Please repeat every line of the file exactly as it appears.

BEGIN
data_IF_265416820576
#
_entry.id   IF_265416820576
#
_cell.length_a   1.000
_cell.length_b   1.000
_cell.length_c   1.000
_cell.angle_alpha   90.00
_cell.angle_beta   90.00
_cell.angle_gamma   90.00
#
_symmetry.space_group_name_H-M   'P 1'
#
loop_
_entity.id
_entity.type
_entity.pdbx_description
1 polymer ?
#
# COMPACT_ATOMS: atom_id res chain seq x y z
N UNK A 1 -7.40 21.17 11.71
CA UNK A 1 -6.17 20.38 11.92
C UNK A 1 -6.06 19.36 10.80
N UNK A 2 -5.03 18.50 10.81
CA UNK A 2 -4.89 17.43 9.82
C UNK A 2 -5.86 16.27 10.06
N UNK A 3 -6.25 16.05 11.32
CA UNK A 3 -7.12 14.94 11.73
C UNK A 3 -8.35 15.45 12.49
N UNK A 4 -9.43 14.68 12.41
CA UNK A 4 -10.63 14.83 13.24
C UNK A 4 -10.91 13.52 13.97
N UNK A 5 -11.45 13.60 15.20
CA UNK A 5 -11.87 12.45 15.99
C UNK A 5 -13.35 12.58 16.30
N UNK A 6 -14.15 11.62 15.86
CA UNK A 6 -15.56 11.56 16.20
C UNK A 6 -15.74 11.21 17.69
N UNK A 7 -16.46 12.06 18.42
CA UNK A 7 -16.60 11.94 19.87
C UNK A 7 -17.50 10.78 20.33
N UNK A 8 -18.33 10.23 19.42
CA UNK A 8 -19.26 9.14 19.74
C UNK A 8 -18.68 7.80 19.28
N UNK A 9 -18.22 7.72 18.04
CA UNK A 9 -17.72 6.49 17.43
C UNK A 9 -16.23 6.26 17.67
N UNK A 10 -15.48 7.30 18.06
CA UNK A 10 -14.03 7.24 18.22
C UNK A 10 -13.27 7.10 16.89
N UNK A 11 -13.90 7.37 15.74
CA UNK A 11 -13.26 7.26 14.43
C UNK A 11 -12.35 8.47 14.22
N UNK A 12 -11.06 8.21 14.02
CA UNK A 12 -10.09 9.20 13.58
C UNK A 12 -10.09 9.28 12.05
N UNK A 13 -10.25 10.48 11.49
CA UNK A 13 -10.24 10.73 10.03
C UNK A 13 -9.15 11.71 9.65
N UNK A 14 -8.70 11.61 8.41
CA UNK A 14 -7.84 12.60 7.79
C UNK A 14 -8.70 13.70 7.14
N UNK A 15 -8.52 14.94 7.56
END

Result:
data_IF_265416820576
#
_entry.id   IF_265416820576
#
_cell.length_a   1.000
_cell.length_b   1.000
_cell.length_c   1.000
_cell.angle_alpha   90.00
_cell.angle_beta   90.00
_cell.angle_gamma   90.00
#
_symmetry.space_group_name_H-M   'P 1'
#
loop_
_entity.id
_entity.type
_entity.pdbx_description
1 polymer ?
#
# COMPACT_ATOMS: atom_id res chain seq x y z
N UNK A 1 -7.40 21.17 11.71
CA UNK A 1 -6.17 20.38 11.92
C UNK A 1 -6.06 19.36 10.80
N UNK A 2 -5.03 18.50 10.81
CA UNK A 2 -4.89 17.43 9.82
C UNK A 2 -5.86 16.27 10.06
N UNK A 3 -6.25 16.05 11.32
CA UNK A 3 -7.12 14.94 11.73
C UNK A 3 -8.35 15.45 12.49
N UNK A 4 -9.43 14.68 12.41
CA UNK A 4 -10.63 14.83 13.24
C UNK A 4 -10.91 13.52 13.97
N UNK A 5 -11.45 13.60 15.20
CA UNK A 5 -11.87 12.45 15.99
C UNK A 5 -13.35 12.58 16.30
N UNK A 6 -14.15 11.62 15.86
CA UNK A 6 -15.56 11.56 16.20
C UNK A 6 -15.74 11.21 17.69
N UNK A 7 -16.46 12.06 18.42
CA UNK A 7 -16.60 11.94 19.87
C UNK A 7 -17.50 10.78 20.33
N UNK A 8 -18.33 10.23 19.42
CA UNK A 8 -19.26 9.14 19.74
C UNK A 8 -18.68 7.80 19.28
N UNK A 9 -18.22 7.72 18.04
CA UNK A 9 -17.72 6.49 17.43
C UNK A 9 -16.23 6.26 17.67
N UNK A 10 -15.48 7.30 18.06
CA UNK A 10 -14.03 7.24 18.22
C UNK A 10 -13.27 7.10 16.89
N UNK A 11 -13.90 7.37 15.74
CA UNK A 11 -13.26 7.26 14.43
C UNK A 11 -12.35 8.47 14.22
N UNK A 12 -11.06 8.21 14.02
CA UNK A 12 -10.09 9.20 13.58
C UNK A 12 -10.09 9.28 12.05
N UNK A 13 -10.25 10.48 11.49
CA UNK A 13 -10.24 10.73 10.03
C UNK A 13 -9.15 11.71 9.65
N UNK A 14 -8.70 11.61 8.41
CA UNK A 14 -7.84 12.60 7.79
C UNK A 14 -8.70 13.70 7.14
N UNK A 15 -8.52 14.94 7.56